-- edited by Stanley Sadie London: Macmillan Press Ltd. & New York: Grove's Dictionaries of Music, 1984. Encyclopedia in three volumes of 805, 982 and 921 pages
The New Grove Dictionary of Musical Instruments is the most comprehensive resource on musical instruments of the world. According to the publisher, it is “a definitive guide to the history, construction and performing practice of over 12,000 instruments from every culture, past and present—including 10,000 non-Western and folk instruments.” It is extensively illustrated with over 1,600 black & white photos, charts and diagrams. The articles are written by leading musicologists and ethnomusicologists, and bibliographies are included with major articles.
Arranged alphabetically, entries range in length from a few sentences to many pages, depending on the relative importance of an instrument and how much was known about it at the time of publication. In the ensuing 18 years, much more information has become known about non-Western instruments, so the information and bibliographies are not up-to-date. Nevertheless, it remains a primary starting point for researching instruments. For many of them, the aspects discussed include manufacture, history, performance use, and social context. Modern instruments such as the synthesizer (“modern” up to 20 years ago) are also described, including some considered “experimental” and not widely known.
The same publishers also produce the much larger general music encyclopedia called The New Grove Dictionary of Music and Musicians (the current edition has 29 volumes). The two encyclopedias do have some articles in common, but the 3-volume Instruments set has much additional specialized material that is not included in the general set, especially information related to non-Western instruments.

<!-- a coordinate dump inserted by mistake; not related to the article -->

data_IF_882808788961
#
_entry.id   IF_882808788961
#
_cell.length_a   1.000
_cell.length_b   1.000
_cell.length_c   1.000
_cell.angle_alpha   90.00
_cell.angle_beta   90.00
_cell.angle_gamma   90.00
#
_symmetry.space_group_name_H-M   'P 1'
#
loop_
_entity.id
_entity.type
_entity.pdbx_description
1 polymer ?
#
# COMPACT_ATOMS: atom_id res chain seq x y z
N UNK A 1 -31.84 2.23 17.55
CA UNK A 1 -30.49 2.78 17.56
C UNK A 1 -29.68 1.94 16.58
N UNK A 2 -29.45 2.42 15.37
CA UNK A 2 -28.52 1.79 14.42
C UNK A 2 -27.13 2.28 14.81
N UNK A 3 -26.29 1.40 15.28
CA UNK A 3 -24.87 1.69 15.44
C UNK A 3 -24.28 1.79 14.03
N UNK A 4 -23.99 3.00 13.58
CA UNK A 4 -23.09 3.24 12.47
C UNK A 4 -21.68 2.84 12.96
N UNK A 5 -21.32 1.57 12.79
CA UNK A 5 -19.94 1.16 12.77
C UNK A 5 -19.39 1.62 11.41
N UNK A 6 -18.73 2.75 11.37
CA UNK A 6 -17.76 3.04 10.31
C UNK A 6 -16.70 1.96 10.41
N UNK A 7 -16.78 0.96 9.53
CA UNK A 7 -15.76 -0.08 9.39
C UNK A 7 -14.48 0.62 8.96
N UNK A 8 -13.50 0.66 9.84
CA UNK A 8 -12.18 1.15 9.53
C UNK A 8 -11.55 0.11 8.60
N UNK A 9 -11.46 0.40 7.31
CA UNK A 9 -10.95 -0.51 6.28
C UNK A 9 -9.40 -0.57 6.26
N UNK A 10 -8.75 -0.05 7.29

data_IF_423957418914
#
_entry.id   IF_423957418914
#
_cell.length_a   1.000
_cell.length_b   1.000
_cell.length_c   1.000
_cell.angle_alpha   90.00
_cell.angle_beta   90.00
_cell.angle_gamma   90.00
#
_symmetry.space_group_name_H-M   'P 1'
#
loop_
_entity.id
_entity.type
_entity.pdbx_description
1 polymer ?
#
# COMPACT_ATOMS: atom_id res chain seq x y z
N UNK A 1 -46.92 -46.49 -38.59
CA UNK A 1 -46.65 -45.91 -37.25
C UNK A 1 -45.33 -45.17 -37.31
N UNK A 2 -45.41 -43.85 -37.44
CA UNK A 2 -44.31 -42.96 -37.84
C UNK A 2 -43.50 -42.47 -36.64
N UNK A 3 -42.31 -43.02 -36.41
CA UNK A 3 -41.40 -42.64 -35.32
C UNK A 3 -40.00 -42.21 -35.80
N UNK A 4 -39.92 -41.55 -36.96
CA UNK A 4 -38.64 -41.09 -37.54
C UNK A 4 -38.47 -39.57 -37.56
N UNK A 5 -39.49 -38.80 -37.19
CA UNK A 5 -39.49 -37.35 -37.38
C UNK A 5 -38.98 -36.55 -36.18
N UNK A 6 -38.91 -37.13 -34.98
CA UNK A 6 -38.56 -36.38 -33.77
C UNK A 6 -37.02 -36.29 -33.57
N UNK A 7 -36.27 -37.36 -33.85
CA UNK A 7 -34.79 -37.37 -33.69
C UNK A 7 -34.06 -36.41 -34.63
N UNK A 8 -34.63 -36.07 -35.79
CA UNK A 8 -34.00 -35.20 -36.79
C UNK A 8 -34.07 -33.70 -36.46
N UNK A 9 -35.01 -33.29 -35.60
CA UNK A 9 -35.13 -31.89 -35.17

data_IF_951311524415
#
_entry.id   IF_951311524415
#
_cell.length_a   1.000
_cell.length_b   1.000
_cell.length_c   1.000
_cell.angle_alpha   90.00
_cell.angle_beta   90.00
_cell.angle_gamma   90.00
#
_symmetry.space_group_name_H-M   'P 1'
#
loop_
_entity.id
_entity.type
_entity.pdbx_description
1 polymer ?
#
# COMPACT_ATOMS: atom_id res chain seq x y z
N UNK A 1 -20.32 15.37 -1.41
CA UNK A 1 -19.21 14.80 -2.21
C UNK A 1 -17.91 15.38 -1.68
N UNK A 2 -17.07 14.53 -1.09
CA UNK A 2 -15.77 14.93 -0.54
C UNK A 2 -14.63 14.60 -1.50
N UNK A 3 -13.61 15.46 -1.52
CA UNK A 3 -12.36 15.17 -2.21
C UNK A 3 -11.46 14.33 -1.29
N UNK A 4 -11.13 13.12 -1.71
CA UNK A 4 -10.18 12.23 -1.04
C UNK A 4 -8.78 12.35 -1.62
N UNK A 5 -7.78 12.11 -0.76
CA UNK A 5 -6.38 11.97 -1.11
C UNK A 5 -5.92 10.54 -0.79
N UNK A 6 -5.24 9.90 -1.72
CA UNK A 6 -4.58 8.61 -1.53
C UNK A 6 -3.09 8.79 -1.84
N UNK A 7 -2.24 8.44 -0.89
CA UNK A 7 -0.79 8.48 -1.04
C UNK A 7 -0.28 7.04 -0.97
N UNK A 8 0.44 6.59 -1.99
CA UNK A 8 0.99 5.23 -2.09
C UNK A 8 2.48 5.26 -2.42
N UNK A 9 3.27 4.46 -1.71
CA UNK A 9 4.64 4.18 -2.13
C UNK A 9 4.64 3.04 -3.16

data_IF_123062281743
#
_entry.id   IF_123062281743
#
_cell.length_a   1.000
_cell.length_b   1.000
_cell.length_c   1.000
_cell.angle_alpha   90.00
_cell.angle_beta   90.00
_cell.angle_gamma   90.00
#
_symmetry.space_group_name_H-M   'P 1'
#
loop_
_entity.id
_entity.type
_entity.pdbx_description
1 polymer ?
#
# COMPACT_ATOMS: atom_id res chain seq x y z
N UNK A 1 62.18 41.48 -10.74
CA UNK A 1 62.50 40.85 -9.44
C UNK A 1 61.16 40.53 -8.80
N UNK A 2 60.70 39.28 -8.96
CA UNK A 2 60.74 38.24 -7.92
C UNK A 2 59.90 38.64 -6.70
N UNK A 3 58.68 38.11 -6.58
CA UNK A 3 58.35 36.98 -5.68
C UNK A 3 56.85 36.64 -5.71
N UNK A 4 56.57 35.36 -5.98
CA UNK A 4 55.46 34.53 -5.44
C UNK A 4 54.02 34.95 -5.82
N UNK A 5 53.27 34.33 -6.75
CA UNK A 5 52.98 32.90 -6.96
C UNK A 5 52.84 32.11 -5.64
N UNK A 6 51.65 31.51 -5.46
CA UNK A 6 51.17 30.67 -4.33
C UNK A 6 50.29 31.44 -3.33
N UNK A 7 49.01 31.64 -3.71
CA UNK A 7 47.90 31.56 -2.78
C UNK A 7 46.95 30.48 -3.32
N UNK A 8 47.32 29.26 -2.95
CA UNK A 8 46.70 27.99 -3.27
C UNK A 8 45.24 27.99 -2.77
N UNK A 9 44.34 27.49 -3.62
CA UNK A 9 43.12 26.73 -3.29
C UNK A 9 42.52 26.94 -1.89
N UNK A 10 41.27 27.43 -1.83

When I was studying ethnomusicology at graduate school, this was my favorite set of books to browse. Look yourself and be boggled at the creativity of people around the world who want to make interesting sounds. Now out of print, the Dictionary is even more expensive than it used to be; used sets are listed for sale on the Web for up to $750. If you’re interested in organology, live in a city that has a good library (though there are occasional great bargains on the Web).
It’s hard to beat the accolades of previous reviewers, so we will close with a compilation of some of their praises of the book: “a staggering achievement... masterful in presentation... the scope is breathtaking, the scholarship impressive, and the sheer quantity of information daunting.” As Jeremy Montagu put it, “Never has there been such a Dictionary of Instruments, nor, in our time, is there likely to ever be another to compare with it for all its excellencies.”
--reviewed by Paul Neeley
Published in Vol.1, No.4 of